Reputedly imported from California in 1925 by a Japanese banker to indulge his sport-fishing hobby, the 22-pound black bass has become Japan's kudzu. Comfortably ensconced in practically every body of water in the country, the scaly invaders have snapped up the prime piscine real estate, including the picturesque lake at the foot of Mt. Fuji and the stately moat surrounding the Imperial Palace in downtown Tokyo.

The center of the fray is scenic Lake Biwa, Japan's largest freshwater lake, located in the center of Japan's main island, Honshu. With an ecosystem scientists have traced back 400,000 years, the lake once brimmed with indigenous species such as carp and trout. But Biwa is rapidly heading toward a real lack of piscine diversity. A line cast there nine times out of ten will lure black bass or bluegill, a second invasive species. This small but equally voracious fish is believed to have come to Japan in 1960, a gift from the mayor of Chicago to then crown prince Akihito. These gilled hooligans, which feed on other fish voraciously and reproduce prolifically, frightened the Shiga Prefectural Assembly–the Japanese governing body akin to our state legislatures–into banning catch-and-release of exotic species starting April, 2003. The move is expected to decimate sports fishing tourism in the area.

Japan's fishermen say their beloved game fish is taking the rap for problems not completely of its own making, namely declining water quality and construction projects that have ruined habitat for domestic fish. Anglers have called for setting up bass-safe zones, where the aggressive fish could continue to be hauled in. But biologists and officials at the Environment Ministry say quarantining the wily bass is impossible and that retaining even a small number would be enough to restore the fish's hegemony nationwide.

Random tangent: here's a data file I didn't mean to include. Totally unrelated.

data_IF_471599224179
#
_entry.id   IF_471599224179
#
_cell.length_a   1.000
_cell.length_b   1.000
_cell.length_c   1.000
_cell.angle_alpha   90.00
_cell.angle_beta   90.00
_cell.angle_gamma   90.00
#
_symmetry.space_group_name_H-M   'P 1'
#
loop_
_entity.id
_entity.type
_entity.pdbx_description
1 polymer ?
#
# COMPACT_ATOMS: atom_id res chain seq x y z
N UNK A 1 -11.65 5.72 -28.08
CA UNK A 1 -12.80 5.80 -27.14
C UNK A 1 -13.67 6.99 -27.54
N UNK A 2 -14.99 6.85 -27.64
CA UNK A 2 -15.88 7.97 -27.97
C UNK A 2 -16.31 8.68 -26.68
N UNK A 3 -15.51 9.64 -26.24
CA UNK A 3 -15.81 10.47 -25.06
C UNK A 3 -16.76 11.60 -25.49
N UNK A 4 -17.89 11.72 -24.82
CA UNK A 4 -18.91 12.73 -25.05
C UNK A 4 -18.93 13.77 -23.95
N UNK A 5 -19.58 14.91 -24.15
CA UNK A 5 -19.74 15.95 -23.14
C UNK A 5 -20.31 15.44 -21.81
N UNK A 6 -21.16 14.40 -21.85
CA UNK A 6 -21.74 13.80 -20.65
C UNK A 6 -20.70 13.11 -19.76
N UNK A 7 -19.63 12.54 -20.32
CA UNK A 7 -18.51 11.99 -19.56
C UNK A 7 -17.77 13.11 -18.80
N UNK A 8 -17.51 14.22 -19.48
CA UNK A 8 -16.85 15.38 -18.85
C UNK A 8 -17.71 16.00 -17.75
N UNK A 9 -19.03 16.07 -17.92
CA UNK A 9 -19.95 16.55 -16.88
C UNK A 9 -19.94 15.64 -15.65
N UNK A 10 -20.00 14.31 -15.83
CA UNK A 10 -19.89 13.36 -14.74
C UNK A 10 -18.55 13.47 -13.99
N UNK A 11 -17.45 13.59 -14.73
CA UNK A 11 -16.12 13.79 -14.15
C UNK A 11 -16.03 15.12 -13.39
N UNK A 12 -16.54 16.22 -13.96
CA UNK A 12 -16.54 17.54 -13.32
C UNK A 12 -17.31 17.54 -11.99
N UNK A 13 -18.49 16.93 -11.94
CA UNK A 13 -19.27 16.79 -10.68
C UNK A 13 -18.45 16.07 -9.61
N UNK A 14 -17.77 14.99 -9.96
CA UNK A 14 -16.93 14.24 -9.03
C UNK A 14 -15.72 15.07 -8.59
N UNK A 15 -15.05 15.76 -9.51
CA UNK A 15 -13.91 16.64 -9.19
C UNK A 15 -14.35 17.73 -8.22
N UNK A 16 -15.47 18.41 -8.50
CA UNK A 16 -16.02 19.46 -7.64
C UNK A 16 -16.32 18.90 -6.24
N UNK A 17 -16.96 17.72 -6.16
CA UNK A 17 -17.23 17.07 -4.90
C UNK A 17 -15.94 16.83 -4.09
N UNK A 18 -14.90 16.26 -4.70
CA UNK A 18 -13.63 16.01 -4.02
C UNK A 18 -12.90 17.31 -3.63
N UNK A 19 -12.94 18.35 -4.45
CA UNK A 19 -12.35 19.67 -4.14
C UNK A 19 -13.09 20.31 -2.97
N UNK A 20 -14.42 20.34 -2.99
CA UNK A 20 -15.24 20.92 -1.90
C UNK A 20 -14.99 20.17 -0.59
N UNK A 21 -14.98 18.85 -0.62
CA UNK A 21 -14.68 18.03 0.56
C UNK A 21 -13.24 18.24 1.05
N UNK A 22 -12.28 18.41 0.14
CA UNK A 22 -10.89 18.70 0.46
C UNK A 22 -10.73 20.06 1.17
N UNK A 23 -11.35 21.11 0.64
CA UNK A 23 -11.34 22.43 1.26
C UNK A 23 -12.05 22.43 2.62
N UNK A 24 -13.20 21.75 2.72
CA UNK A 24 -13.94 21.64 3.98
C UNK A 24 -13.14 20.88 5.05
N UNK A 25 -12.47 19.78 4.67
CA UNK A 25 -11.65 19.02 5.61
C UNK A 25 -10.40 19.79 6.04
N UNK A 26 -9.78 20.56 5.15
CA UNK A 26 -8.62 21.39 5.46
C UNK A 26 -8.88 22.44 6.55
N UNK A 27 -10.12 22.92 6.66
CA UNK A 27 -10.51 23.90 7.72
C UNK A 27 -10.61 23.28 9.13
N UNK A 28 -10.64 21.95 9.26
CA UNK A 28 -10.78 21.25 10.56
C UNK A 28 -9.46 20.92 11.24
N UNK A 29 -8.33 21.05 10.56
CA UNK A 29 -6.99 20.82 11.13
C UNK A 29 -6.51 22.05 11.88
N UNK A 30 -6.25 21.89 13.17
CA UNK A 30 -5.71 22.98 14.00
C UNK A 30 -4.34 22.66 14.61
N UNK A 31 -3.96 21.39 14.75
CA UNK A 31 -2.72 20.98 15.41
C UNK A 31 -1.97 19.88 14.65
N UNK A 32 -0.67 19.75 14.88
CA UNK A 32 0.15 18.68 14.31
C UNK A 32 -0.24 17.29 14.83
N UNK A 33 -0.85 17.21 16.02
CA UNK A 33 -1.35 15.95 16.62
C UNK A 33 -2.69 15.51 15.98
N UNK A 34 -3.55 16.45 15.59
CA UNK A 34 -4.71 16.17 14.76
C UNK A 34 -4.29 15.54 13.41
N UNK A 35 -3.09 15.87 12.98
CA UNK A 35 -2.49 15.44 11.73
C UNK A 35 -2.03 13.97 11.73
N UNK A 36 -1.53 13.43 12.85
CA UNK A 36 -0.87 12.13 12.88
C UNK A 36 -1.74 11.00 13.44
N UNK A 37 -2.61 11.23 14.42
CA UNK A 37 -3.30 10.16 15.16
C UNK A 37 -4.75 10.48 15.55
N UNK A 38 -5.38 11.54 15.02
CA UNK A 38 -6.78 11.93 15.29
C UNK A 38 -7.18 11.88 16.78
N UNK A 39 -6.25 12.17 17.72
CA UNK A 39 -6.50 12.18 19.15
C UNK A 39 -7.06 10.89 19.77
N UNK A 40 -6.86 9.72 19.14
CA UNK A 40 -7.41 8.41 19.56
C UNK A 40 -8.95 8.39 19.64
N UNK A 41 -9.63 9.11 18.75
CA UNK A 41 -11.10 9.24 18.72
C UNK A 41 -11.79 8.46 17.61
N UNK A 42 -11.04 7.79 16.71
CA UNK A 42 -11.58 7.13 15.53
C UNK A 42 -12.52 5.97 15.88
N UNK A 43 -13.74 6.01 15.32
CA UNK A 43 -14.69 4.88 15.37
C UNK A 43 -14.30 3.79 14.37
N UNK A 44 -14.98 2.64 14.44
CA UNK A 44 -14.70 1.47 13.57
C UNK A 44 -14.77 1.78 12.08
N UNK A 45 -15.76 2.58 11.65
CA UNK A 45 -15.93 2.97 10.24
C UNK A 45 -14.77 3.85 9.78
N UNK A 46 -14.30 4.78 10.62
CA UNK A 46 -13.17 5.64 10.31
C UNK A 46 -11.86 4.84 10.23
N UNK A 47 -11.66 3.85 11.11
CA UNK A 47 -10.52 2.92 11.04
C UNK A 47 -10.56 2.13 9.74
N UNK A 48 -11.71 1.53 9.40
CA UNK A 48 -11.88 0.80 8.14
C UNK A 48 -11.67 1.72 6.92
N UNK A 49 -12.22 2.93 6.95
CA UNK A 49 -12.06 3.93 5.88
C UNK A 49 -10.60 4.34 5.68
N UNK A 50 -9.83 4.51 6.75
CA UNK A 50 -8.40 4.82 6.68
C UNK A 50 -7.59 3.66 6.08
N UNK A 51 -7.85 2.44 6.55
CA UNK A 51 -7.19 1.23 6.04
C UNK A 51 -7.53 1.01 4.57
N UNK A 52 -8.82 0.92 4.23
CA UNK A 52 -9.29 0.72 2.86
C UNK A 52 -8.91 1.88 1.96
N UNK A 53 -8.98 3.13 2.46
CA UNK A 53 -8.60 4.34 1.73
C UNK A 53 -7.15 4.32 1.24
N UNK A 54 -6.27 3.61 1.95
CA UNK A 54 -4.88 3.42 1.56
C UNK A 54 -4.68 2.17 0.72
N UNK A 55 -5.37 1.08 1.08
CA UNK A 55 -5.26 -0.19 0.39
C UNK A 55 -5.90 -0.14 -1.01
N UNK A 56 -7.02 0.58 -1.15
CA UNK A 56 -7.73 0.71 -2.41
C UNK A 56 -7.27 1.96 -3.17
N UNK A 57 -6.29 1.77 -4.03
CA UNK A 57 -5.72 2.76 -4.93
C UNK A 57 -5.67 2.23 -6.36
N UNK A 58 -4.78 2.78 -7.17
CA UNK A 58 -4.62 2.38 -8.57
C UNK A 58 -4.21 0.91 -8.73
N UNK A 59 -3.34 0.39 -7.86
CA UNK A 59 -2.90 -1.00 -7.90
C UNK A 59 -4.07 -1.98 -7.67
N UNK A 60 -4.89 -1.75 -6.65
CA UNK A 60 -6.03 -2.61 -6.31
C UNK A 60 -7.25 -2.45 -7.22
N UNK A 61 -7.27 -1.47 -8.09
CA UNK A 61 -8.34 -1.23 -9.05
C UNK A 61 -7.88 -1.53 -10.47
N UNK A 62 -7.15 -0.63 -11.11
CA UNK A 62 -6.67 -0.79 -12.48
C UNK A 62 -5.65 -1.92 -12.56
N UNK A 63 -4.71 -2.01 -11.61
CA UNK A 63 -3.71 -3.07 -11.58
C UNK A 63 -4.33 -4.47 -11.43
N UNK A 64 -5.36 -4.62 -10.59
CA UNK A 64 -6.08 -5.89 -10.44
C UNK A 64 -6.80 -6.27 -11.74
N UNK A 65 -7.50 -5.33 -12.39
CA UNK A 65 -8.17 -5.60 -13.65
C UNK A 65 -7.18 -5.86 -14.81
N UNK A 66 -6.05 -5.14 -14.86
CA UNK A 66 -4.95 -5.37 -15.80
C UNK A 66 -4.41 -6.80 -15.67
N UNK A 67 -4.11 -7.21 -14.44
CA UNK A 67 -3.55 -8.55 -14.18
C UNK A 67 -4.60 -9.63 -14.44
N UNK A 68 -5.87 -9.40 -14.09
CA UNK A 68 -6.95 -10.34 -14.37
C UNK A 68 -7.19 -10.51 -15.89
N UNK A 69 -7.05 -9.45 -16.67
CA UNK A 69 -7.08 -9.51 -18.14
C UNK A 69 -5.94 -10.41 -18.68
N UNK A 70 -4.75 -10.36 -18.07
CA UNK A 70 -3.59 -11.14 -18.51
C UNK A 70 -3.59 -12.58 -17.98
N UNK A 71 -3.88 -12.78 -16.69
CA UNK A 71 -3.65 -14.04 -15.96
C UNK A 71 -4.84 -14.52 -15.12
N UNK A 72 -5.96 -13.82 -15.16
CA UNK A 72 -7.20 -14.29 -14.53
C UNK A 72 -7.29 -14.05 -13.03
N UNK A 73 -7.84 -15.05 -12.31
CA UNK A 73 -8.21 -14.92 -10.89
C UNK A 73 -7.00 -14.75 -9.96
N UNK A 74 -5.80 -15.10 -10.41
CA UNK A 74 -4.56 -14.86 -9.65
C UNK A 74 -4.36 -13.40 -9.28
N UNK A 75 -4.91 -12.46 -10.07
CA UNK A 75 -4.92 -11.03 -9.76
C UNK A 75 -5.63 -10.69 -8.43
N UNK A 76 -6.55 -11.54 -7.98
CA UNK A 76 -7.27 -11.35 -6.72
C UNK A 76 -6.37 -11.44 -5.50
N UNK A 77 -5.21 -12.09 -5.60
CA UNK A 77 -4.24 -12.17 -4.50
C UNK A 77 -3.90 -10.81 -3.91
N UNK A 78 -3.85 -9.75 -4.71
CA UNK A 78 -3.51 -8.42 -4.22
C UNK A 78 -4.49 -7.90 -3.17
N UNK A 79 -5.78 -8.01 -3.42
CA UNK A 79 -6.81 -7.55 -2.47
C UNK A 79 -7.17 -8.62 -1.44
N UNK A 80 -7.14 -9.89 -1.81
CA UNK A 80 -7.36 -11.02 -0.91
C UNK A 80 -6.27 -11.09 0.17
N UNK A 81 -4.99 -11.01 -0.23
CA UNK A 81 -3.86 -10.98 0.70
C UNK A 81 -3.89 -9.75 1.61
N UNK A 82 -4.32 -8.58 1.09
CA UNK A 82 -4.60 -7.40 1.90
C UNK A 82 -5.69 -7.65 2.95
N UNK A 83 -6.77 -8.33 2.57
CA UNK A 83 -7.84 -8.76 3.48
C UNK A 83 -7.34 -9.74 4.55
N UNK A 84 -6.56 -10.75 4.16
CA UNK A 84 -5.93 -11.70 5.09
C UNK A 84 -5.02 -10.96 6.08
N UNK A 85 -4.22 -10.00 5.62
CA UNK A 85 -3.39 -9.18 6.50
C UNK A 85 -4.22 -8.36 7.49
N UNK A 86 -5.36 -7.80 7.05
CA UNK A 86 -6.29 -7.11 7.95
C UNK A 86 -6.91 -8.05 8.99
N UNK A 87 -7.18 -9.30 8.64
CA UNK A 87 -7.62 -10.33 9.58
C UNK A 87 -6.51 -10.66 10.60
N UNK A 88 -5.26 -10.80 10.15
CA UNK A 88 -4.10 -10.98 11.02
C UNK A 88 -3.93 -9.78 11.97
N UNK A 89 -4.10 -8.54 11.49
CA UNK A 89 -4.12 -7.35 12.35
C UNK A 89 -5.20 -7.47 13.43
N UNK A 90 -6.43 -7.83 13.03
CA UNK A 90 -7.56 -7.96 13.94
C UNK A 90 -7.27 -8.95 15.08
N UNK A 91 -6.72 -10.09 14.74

PLANTING A GREENER PLASTIC

Once upon a time, the soybean—an often integral part of a vegetarian diet—had a very green image. But then along came genetically-modified beans, and they ran afoul of some environmen-talists who don't cotton to any sort of bioengineered foods. But a new use for the lowly soybean could once again bolster its ecological bona fides. Urethane Soy Systems Company (USSC), of Princeton, Ill., has developed a method for making polyurethane—a widely-used plastic—out of soy. Polyurethane's key ingredient is a polyol, derived from petroleum. But USSC has devised a soy oil, it calls SoyOyl, that can replace polyols. Currently, the process requires blending the SoyOyl with polyols. Depending on the type of plastic being produced, the SoyOyl can replace as much as 20 to 60 percent of the polyols. But within five years, polyurethanes based entirely on SoyOyl will be feasible, says Tom Kurth, USSC president. Ecological advantages are clear: Soybeans are a cheap, renewable resource, and using less petroleum to manufacture ubiquitous plastics lessens U.S. reliance on imported oil. Alas, Soy-based plastics are no more biodegradable than oil-based ones. But, Kurth adds, they are potentially easier to recycle, and the technology needed to commercially reclaim soy plastics is perhaps no more than five years away.